Water Balance of Cells Without Cell Walls


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The water balance of living cells. How living cells react to changes in the solute concentration of their environment depends on whether or not they have cell walls. (a) Animal cells, such as this red blood cell, do not have cell walls. (b) Plant cells do have cell walls. (Arrows indicate net water movement after the cells were first placed in these solutions.)

Source: Urry, Lisa A.. Campbell Biology (p. 134). Pearson Education. Kindle Edition.

Water Balance of Cells Without Cell Walls (Campbell Biology)

To explain the behavior of a cell in a solution, we must consider both solute concentration and membrane permeability. Both factors are taken into account in the concept of tonicity, the ability of a surrounding solution to cause a cell to gain or lose water. The tonicity of a solution depends in part on its concentration of solutes that cannot cross the membrane (nonpenetrating solutes) relative to that inside the cell. If there is a higher concentration of nonpenetrating solutes in the surrounding solution, water will tend to leave the cell, and vice versa.

If a cell without a cell wall, such as an animal cell, is immersed in an environment that is isotonic to the cell (iso means “same”), there will be no net movement of water across the plasma membrane. Water diffuses across the membrane, but at the same rate in both directions. In an isotonic environment, the volume of an animal cell is stable.

Let’s transfer the cell to a solution that is hypertonic to the cell (hyper means “more,” in this case referring to non-penetrating solutes). The cell will lose water, shrivel, and probably die. This is why an increase in the salinity (saltiness) of a lake can kill the animals there; if the lake water becomes hypertonic to the animals’ cells, they might shrivel and die. However, taking up too much water can be just as hazardous as losing water. If we place the cell in a solution that is hypotonic to the cell (hypo means “less”), water will enter the cell faster than it leaves, and the cell will swell and lyse (burst) like an overfilled water balloon.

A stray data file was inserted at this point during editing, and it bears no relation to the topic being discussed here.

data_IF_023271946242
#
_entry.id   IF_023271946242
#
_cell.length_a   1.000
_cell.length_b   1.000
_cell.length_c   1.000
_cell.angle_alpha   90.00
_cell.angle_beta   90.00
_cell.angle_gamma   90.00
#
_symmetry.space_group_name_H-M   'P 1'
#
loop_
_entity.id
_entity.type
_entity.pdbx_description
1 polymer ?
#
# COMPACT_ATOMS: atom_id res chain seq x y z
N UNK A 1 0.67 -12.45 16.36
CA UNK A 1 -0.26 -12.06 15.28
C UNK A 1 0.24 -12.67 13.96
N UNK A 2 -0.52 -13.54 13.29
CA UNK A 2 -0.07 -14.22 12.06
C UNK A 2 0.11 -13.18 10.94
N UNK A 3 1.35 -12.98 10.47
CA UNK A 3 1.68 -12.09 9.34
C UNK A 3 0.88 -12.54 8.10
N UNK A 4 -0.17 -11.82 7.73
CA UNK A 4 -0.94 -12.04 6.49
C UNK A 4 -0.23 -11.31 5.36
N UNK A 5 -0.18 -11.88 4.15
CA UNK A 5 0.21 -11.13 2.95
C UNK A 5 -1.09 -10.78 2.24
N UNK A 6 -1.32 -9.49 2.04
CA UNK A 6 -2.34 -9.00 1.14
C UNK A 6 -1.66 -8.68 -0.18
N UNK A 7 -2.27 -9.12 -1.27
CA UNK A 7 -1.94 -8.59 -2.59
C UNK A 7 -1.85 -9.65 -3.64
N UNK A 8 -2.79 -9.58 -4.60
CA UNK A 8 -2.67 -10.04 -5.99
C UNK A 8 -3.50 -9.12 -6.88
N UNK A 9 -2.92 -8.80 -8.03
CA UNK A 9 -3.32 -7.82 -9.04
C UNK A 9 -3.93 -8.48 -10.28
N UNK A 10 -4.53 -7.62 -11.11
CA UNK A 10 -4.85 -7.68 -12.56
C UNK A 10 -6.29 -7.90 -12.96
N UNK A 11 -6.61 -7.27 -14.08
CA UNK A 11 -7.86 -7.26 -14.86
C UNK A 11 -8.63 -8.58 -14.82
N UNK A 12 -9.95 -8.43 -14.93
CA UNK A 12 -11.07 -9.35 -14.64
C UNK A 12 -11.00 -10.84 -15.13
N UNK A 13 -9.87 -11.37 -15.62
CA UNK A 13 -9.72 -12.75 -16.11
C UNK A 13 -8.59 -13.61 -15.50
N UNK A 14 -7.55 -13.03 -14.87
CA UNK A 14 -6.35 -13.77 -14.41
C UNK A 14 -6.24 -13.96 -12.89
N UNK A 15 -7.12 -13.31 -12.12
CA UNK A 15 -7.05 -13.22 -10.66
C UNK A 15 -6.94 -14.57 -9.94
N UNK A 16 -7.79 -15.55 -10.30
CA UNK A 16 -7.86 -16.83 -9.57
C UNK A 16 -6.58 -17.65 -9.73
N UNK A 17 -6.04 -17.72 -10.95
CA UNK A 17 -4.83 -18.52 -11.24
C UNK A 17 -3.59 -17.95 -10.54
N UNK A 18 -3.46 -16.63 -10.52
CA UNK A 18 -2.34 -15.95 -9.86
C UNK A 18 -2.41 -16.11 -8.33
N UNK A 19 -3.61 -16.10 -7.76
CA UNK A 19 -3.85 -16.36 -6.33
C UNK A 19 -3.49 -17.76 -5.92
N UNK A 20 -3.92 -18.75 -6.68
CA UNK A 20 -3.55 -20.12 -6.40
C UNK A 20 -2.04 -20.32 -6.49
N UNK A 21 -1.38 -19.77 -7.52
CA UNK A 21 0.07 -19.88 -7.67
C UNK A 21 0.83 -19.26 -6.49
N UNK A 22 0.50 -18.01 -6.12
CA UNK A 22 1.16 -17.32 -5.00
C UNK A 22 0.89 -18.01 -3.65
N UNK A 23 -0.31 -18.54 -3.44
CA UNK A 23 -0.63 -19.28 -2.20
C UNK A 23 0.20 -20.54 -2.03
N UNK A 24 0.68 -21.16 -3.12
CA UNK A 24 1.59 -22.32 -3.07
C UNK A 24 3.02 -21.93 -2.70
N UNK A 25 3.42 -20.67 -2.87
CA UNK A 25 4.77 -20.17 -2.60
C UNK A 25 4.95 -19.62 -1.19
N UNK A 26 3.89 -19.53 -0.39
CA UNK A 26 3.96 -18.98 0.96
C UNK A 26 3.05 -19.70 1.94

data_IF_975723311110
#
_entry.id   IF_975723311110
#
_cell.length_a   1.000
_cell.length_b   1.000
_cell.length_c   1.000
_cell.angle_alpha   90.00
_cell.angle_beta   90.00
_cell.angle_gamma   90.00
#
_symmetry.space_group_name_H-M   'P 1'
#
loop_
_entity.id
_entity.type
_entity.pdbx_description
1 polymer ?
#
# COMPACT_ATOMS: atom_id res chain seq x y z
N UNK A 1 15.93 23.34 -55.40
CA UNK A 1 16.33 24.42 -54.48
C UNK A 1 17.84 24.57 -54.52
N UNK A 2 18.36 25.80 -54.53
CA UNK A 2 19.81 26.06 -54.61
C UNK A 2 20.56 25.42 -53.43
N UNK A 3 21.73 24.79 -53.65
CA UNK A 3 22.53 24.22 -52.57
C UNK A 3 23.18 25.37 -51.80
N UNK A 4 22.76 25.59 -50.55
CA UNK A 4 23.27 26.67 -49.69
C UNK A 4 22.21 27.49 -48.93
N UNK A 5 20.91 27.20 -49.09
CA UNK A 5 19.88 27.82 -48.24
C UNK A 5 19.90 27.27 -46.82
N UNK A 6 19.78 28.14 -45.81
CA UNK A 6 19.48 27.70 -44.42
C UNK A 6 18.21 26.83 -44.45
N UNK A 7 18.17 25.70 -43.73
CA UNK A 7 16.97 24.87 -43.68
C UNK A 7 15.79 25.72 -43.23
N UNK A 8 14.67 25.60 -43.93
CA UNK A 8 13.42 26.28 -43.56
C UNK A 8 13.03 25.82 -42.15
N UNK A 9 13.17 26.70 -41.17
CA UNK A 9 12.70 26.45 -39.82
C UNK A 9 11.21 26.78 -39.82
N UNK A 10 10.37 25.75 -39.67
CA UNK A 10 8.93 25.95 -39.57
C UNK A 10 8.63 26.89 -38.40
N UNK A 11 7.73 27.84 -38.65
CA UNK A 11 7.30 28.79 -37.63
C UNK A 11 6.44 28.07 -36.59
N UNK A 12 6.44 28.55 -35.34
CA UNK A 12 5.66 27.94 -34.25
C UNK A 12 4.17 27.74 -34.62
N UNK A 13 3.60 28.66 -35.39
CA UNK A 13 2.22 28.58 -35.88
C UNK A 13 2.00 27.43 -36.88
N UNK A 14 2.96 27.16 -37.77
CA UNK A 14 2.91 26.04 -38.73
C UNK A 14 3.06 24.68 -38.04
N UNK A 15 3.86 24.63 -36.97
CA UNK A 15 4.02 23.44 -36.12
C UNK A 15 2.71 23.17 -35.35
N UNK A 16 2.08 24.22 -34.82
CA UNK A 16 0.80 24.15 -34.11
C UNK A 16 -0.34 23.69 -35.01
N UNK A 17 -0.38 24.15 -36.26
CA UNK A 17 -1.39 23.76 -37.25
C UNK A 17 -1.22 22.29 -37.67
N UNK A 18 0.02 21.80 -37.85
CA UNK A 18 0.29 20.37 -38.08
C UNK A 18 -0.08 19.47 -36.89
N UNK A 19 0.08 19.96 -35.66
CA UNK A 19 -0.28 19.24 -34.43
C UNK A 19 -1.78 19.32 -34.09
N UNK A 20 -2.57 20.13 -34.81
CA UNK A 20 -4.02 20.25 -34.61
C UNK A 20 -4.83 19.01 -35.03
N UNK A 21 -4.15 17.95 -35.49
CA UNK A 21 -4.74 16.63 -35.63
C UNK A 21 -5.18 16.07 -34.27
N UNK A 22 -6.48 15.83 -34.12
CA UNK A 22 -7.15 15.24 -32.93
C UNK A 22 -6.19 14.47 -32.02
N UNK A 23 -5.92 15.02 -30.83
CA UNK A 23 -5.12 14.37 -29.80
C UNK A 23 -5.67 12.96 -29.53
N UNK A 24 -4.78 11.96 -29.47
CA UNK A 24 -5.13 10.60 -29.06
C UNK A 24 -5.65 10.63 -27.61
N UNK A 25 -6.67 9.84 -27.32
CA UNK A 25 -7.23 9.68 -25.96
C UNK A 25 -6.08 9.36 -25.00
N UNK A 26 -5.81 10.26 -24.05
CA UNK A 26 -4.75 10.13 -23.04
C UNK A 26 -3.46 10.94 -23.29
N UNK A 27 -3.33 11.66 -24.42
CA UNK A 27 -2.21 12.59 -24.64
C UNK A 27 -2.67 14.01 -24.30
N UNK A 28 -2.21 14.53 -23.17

A cell without rigid cell walls can tolerate neither excessive uptake nor excessive loss of water. This problem of water balance is automatically solved if such a cell lives in isotonic surroundings. Seawater is isotonic to many marine invertebrates. The cells of most terrestrial (land-dwelling) animals are bathed in an extracellular fluid that is isotonic to the cells. In hypertonic or hypotonic environments, however, organisms that lack rigid cell walls must have other adaptations for osmoregulation, the control of solute concentrations and water balance. For example, the unicellular eukaryote Paramecium lives in pond water, which is hypotonic to the cell. Paramecium has a plasma membrane that is much less permeable to water than the membranes of most other cells, but this only slows the uptake of water, which continually enters the cell. The Paramecium cell doesn’t burst because it is also equipped with a contractile vacuole, an organelle that functions as a bilge pump to force water out of the cell as fast as it enters by osmosis. In contrast, the bacteria and archaea that live in hypersaline (excessively salty) environments have cellular mechanisms that balance the internal and external solute concentrations to ensure that water does not move out of the cell.


Urry, Lisa A.. Campbell Biology. Pearson Education. Kindle Edition. https://www.pearson.com/us/higher-education/series/Campbell-Biology-Series/2244849.html


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